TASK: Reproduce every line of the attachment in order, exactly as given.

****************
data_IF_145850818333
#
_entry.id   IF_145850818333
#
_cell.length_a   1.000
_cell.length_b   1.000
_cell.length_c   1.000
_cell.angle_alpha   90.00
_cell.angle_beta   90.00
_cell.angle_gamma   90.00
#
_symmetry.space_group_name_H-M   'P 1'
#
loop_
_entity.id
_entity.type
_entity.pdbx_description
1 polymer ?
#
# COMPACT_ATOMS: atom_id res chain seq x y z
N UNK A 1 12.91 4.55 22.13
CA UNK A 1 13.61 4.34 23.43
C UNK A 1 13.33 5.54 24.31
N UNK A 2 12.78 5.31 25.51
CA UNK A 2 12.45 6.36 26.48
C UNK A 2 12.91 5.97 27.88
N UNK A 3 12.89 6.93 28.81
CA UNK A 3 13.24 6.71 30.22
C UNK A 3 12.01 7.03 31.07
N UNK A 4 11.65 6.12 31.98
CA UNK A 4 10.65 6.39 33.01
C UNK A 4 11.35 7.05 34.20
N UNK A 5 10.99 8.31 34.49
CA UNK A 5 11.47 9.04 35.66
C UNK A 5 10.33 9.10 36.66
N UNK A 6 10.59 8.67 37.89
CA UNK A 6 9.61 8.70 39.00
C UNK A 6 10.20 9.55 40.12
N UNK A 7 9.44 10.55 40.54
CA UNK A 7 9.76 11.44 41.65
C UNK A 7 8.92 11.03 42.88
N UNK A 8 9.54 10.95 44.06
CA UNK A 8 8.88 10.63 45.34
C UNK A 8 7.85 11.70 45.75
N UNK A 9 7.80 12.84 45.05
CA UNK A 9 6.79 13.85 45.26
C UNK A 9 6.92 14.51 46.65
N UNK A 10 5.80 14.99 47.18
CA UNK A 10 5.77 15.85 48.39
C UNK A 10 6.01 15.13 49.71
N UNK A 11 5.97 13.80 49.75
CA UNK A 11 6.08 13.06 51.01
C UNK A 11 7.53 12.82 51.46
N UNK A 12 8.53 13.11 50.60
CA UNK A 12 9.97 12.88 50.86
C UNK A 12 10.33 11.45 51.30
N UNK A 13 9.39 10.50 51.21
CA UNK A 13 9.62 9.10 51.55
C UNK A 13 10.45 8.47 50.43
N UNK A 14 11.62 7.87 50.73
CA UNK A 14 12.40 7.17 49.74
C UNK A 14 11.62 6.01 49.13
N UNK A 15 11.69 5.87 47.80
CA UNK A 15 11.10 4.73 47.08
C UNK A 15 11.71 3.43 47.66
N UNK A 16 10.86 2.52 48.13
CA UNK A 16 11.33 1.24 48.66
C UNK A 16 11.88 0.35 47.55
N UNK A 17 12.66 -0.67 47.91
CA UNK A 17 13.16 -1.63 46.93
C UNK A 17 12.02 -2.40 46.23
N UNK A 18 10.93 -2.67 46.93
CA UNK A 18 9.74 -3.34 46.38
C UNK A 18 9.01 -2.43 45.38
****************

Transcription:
data_IF_145850818333
#
_entry.id   IF_145850818333
#
_cell.length_a   1.000
_cell.length_b   1.000
_cell.length_c   1.000
_cell.angle_alpha   90.00
_cell.angle_beta   90.00
_cell.angle_gamma   90.00
#
_symmetry.space_group_name_H-M   'P 1'
#
loop_
_entity.id
_entity.type
_entity.pdbx_description
1 polymer ?
#
# COMPACT_ATOMS: atom_id res chain seq x y z
N UNK A 1 12.91 4.55 22.13
CA UNK A 1 13.61 4.34 23.43
C UNK A 1 13.33 5.54 24.31
N UNK A 2 12.78 5.31 25.51
CA UNK A 2 12.45 6.36 26.48
C UNK A 2 12.91 5.97 27.88
N UNK A 3 12.89 6.93 28.81
CA UNK A 3 13.24 6.71 30.22
C UNK A 3 12.01 7.03 31.07
N UNK A 4 11.65 6.12 31.98
CA UNK A 4 10.65 6.39 33.01
C UNK A 4 11.35 7.05 34.20
N UNK A 5 10.99 8.31 34.49
CA UNK A 5 11.47 9.04 35.66
C UNK A 5 10.33 9.10 36.66
N UNK A 6 10.59 8.67 37.89
CA UNK A 6 9.61 8.70 39.00
C UNK A 6 10.20 9.55 40.12
N UNK A 7 9.44 10.55 40.54
CA UNK A 7 9.76 11.44 41.65
C UNK A 7 8.92 11.03 42.88
N UNK A 8 9.54 10.95 44.06
CA UNK A 8 8.88 10.63 45.34
C UNK A 8 7.85 11.70 45.75
N UNK A 9 7.80 12.84 45.05
CA UNK A 9 6.79 13.85 45.26
C UNK A 9 6.92 14.51 46.65
N UNK A 10 5.80 14.99 47.18
CA UNK A 10 5.77 15.85 48.39
C UNK A 10 6.01 15.13 49.71
N UNK A 11 5.97 13.80 49.75
CA UNK A 11 6.08 13.06 51.01
C UNK A 11 7.53 12.82 51.46
N UNK A 12 8.53 13.11 50.60
CA UNK A 12 9.97 12.88 50.86
C UNK A 12 10.33 11.45 51.30
N UNK A 13 9.39 10.50 51.21
CA UNK A 13 9.62 9.10 51.55
C UNK A 13 10.45 8.47 50.43
N UNK A 14 11.62 7.87 50.73
CA UNK A 14 12.40 7.17 49.74
C UNK A 14 11.62 6.01 49.13
N UNK A 15 11.69 5.87 47.80
CA UNK A 15 11.10 4.73 47.08
C UNK A 15 11.71 3.43 47.66
N UNK A 16 10.86 2.52 48.13
CA UNK A 16 11.33 1.24 48.66
C UNK A 16 11.88 0.35 47.55
N UNK A 17 12.66 -0.67 47.91
CA UNK A 17 13.16 -1.63 46.93
C UNK A 17 12.02 -2.40 46.23
N UNK A 18 10.93 -2.67 46.93
CA UNK A 18 9.74 -3.34 46.38
C UNK A 18 9.01 -2.43 45.38